Quote of the week

Although judicial proceedings will generally be bound by the requirements of natural justice to a greater degree than will hearings before administrative tribunals, judicial decision-makers, by virtue of their positions, have nonetheless been granted considerable deference by appellate courts inquiring into the apprehension of bias. This is because judges ‘are assumed to be [people] of conscience and intellectual discipline, capable of judging a particular controversy fairly on the basis of its own circumstances’: The presumption of impartiality carries considerable weight, for as Blackstone opined at p. 361 in Commentaries on the Laws of England III . . . ‘[t]he law will not suppose possibility of bias in a judge, who is already sworn to administer impartial justice, and whose authority greatly depends upon that presumption and idea’. Thus, reviewing courts have been hesitant to make a finding of bias or to perceive a reasonable apprehension of bias on the part of a judge, in the absence of convincing evidence to that effect.

L'Heureux-Dube and McLachlin JJ
Livesey v The New South Wales Bar Association [1983] HCA 17; (1983) 151 CLR 288
15 December 2008

ANC, know your Constitution (II)

I see dear Comrade Gwede Matashe, Secretary General of the ANC, has been at it again. This weekend he attacked the judges of the Pretoria High Court who rejected the ANC assertion to have an exclusive claim to the name Congress of the People. Dear Gwede, who last wrongly claimed to have been misquoted when he called the Constitutional Court judges counter-revolutionaries (some people would call that lying), is not happy with these judges who had the bloody cheek not to ignore the law to assist the ANC in its political fight with COPE. According to The Star our dear Comrade said:

The two black judges who ruled that COPE could keep the name Congress of the People are “apartheid apologists”…. He said the ANC was paying the price for being “too apologetic… about who we are”…. on Saturday Mantashe said he could forgive Du Plessis – a white judge – for not knowing the “historical facts”, but described the two other judges – who are black – as “apartheid apologists”. He did not refer to their race though.

Our Dear Comrade is of course a bit misgiuded. He thinks (or claims to think) that cases are decided solely on facts as divined by the ANC (who were after all appointed by Jesus Christ to run South Africa), and not on the basis of  applying legal principles. But the ANC lost its case because it could not show that the ANC owned the phrase Congress of the People as a trade mark because it had never registered this trade mark and it was not sufficiently similar to the ANC trade mark to constitute passing off.

Any child with an IQ of more than 70 would have been able to tell our Comrade Leader that the ANC would lose the case. It smacks of an extreme arrogance on the part of the ANC that it thinks judges should ignore the law to assist it in its fight with its brothers in COPE.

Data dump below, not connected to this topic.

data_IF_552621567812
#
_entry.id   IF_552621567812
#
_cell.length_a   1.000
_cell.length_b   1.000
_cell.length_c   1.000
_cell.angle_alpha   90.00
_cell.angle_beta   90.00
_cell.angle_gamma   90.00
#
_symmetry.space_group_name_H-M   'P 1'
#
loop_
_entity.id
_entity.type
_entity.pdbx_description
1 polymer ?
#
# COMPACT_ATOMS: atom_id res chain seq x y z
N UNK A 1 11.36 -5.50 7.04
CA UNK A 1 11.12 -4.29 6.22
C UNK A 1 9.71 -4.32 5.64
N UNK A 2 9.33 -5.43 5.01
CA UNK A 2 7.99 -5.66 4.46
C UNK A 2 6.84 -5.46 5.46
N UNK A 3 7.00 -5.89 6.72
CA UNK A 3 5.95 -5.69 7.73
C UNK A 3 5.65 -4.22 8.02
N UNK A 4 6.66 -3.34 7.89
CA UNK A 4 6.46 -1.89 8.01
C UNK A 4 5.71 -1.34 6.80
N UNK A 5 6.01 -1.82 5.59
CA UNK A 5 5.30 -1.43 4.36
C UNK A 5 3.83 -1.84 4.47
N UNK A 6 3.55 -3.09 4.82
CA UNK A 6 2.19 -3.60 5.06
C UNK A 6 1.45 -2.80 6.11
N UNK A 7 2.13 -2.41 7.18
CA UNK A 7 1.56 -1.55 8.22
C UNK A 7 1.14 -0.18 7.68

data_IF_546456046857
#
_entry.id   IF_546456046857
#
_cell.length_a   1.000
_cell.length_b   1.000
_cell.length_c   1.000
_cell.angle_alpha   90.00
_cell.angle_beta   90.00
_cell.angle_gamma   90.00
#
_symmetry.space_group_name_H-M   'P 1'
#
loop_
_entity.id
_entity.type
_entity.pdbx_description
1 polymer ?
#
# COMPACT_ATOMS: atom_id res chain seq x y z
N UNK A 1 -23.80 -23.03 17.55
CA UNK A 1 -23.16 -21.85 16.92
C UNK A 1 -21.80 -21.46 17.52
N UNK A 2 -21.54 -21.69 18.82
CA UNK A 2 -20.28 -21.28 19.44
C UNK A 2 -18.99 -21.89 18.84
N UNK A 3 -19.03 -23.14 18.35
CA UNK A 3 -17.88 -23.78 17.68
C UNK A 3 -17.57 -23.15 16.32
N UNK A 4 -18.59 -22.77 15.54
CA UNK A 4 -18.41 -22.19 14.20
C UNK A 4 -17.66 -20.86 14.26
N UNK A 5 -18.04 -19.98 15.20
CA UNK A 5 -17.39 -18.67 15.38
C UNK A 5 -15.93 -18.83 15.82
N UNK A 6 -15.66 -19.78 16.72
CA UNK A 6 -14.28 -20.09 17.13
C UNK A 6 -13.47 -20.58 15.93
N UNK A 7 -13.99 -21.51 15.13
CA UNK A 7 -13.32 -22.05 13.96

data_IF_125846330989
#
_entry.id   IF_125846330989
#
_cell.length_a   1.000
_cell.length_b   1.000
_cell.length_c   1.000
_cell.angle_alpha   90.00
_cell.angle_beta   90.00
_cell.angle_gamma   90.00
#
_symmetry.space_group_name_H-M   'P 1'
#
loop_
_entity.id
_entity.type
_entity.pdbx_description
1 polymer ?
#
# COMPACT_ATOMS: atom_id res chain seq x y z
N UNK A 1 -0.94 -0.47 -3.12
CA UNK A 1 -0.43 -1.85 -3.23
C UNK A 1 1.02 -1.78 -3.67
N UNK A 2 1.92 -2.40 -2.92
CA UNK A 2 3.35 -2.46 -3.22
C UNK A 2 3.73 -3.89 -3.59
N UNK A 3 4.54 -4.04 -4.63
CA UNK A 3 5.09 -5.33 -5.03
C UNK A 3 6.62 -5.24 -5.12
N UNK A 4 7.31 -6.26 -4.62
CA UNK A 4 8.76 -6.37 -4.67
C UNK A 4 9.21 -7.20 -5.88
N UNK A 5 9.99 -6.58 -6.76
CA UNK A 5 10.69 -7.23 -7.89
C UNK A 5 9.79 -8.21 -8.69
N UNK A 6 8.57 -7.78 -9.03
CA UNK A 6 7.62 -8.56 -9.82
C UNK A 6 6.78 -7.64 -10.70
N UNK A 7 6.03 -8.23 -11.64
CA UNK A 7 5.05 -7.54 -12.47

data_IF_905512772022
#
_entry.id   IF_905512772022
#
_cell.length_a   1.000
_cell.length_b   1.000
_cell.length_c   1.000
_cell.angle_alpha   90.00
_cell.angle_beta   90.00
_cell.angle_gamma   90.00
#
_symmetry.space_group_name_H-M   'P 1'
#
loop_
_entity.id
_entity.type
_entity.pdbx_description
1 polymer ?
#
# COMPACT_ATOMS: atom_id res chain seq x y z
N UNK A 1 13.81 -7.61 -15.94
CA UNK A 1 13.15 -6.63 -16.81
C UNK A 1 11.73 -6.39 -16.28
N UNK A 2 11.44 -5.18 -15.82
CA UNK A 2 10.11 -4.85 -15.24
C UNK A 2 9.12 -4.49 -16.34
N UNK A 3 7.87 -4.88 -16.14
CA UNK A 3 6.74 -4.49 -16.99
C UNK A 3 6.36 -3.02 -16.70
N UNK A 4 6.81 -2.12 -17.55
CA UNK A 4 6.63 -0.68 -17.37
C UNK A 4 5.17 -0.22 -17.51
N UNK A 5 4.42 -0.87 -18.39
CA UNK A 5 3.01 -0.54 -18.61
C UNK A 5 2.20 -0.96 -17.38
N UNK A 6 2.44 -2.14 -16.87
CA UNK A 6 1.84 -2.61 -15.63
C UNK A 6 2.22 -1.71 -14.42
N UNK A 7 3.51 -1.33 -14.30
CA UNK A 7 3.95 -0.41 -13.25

That said, Comrade Matashe is obviously not only ignorant of trade mark law but also has never read (or maybe he is not very bright and cannot remember to have read) section 165 of the Constitution which states that “No person or organ of state may interfere with the functioning of the courts”.

Given our history, calling judges apartheid apologists are incendiary and constitutes a direct attack on the independence and legitimacy of the Courts. It would have been fine to attack the judgment by referring to the relevant legal principles and then to argue that judges got it wrong. But to launch a personal attack on judges and to racialise that attack to boot, is extremely dangerous.

Its the kind of language I would have expected from our dear friend Julius Malema – who after all, only scraped through matric and could not even get a pass mark for wood work, so can be excused for saying extremely stupid things. Coming from Mantashe, it is scary. It reflects extremely badly on the ANC who one might now think does not respect the judiciary except when it hands down decisions favourable to it or its Dear Leader – who is having some serious trouble with the law and might well be convicted of corruption if he ever gets his day in court.

Watching Comrade Mantashe on TV I got the scary impression that he really was very cross with the judges and that he really thought the ANC owned South Africa’s history – including the history of the Congress of the Poeple. This means he must also believe the rhetoric that the ANC has a historic mission to transform South African society and that the masses of our people have a historic duty to support them. This is scary, messianic, stuff that I would expect from a gathering of reborn Christians praying for potatoes, but really not from one of the most powerful politicians in South Africa.

What is going to happen when the masses of our people reject the ANC and decides to say: “stuff your historic mission to steal our money, we are going to vote for another party?” Will Dear Comrade Mantashe then attack the people for being unpatriotic? Or maybe he will say that the people are  threatening “national security”. Or maybe the people will become snakes and dogs to be taught a lesson?

Really Comrade, in a constitutional democracy one is supposed to respect the judiciary and not to launch personal attacks on judges. True democrats would never have done such a thing so I must assume you are not a democrat but a Stalinist revolutionary. Us counter-revolutionaries (including most judges and ordinary people) better watch out because who knows when we will be declared enemies of the state and “permanently removed from society”?

Shame on you Comrade, your slip is showing.
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